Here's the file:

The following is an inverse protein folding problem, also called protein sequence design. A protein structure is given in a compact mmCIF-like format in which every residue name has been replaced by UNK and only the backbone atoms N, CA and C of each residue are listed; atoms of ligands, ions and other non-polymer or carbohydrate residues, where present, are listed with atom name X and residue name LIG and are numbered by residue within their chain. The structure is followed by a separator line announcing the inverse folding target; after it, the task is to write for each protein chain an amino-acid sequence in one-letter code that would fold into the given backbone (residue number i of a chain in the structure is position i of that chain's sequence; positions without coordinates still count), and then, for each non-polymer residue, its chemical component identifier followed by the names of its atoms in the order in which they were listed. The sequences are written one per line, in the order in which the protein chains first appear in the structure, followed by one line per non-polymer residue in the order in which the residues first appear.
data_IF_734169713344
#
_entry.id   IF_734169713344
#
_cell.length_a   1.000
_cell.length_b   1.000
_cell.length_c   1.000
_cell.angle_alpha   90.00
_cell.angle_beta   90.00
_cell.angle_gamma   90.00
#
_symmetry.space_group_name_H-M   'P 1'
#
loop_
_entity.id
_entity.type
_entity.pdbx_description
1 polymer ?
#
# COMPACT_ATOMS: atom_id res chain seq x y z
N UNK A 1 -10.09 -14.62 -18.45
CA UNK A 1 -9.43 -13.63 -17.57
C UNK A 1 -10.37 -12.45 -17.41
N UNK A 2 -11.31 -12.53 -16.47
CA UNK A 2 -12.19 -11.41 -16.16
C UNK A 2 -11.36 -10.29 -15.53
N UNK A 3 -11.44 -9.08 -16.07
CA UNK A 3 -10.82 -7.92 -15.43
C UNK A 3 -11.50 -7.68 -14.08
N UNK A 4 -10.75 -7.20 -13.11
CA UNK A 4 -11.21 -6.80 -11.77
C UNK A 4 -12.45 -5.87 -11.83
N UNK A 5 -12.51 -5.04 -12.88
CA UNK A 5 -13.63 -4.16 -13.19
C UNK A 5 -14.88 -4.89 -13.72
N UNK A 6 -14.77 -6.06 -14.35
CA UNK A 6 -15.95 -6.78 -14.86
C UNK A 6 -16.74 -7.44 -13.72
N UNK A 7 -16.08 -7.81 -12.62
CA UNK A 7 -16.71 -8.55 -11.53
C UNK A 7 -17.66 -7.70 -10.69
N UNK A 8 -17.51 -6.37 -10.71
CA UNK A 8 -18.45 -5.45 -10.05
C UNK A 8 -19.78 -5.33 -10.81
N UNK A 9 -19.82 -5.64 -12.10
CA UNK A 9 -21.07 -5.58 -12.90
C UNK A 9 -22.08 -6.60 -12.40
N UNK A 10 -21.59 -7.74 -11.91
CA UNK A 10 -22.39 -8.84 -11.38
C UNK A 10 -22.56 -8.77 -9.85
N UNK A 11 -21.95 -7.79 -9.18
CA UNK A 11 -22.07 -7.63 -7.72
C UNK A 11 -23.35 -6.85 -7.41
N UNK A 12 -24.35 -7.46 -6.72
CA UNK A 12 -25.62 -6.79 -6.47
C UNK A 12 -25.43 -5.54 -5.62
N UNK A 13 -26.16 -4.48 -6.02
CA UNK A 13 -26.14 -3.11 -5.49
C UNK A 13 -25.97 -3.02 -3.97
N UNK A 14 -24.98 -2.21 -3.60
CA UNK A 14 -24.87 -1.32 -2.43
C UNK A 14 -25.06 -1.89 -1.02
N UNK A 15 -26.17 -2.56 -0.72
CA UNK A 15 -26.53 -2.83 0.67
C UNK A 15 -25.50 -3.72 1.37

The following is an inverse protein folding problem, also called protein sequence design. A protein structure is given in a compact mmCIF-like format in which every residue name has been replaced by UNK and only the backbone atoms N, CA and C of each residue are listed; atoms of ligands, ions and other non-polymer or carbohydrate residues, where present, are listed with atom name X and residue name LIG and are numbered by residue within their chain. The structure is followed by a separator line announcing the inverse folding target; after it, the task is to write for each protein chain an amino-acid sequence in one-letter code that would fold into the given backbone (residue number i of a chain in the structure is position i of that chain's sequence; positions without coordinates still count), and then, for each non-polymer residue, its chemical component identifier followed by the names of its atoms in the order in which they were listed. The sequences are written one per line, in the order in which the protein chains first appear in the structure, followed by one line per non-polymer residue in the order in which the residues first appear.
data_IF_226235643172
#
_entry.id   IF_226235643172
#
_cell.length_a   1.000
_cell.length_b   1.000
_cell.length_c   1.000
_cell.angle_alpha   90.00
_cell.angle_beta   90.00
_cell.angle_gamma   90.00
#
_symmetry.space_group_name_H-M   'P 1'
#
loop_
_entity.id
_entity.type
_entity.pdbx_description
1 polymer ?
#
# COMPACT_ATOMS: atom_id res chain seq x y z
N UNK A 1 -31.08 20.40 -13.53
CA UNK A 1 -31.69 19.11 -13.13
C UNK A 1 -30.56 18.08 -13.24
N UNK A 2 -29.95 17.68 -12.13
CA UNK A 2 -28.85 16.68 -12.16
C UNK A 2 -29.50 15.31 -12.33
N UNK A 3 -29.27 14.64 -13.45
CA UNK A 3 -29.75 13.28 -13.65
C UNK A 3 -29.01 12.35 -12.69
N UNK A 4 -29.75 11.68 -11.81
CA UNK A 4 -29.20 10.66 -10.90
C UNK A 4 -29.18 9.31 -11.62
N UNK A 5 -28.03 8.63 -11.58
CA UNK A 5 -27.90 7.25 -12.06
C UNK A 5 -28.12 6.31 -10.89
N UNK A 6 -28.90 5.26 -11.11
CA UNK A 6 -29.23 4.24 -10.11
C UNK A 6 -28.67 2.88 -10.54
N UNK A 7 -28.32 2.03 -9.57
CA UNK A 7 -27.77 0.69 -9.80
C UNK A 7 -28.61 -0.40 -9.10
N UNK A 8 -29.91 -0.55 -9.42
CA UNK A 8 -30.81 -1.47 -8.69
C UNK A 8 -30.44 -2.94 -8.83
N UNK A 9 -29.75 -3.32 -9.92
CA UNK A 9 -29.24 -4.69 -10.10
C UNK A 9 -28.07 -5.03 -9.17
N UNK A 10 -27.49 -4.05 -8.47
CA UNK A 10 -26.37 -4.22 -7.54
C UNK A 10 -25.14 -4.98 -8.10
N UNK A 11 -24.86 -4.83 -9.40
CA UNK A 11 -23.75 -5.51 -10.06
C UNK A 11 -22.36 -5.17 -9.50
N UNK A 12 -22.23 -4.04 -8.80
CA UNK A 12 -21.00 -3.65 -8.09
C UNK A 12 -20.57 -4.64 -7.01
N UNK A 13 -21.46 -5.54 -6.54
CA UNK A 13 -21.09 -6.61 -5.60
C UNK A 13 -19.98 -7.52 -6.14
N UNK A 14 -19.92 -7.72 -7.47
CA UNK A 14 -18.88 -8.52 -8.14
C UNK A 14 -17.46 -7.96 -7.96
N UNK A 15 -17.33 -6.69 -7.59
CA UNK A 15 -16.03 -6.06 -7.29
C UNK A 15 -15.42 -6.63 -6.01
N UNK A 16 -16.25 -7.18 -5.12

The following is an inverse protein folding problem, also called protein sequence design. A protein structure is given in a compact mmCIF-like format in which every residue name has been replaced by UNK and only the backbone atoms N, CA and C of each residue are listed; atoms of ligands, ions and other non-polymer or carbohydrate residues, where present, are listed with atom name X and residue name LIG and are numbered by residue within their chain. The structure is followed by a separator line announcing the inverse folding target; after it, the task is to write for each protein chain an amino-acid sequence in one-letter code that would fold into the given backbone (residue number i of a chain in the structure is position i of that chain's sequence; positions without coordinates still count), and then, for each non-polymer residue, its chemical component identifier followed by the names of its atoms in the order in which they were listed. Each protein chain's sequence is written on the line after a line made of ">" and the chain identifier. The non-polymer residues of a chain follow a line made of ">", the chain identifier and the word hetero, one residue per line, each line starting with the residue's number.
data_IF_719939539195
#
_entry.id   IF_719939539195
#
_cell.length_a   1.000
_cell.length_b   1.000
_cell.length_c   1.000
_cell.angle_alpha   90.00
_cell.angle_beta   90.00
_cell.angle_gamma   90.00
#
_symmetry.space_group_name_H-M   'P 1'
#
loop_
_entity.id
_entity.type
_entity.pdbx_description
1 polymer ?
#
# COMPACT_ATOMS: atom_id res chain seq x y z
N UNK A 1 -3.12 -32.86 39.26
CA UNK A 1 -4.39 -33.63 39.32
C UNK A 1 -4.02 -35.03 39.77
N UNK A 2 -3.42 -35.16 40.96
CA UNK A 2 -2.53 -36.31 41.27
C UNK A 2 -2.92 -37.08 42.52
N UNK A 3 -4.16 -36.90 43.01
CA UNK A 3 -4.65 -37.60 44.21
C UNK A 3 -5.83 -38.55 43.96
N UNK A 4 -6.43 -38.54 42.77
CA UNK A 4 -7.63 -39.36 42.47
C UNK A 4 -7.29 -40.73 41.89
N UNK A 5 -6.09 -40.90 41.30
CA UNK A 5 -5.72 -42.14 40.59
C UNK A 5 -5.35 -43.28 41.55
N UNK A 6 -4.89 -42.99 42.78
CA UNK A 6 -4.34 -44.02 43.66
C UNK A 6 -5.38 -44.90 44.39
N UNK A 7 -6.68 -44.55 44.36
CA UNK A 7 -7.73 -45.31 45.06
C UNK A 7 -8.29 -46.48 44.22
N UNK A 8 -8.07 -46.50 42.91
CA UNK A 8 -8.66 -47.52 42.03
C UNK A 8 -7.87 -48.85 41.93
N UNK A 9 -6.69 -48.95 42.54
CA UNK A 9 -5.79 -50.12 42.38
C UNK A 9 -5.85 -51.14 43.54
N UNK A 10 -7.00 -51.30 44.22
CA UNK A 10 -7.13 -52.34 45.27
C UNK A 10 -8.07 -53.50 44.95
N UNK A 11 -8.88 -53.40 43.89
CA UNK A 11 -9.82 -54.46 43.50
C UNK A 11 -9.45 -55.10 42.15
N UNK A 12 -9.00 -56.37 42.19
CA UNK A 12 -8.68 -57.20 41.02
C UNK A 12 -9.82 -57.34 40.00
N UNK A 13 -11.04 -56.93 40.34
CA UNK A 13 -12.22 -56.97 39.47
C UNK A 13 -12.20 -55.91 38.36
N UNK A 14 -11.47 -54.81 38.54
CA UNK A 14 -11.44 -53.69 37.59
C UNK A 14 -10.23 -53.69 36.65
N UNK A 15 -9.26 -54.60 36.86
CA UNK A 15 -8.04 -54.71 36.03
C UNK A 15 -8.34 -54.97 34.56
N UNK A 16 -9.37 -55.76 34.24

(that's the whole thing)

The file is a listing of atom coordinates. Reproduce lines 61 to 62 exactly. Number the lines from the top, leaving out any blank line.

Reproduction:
N UNK A 14 -24.98 -2.21 -3.60
CA UNK A 14 -24.87 -1.32 -2.43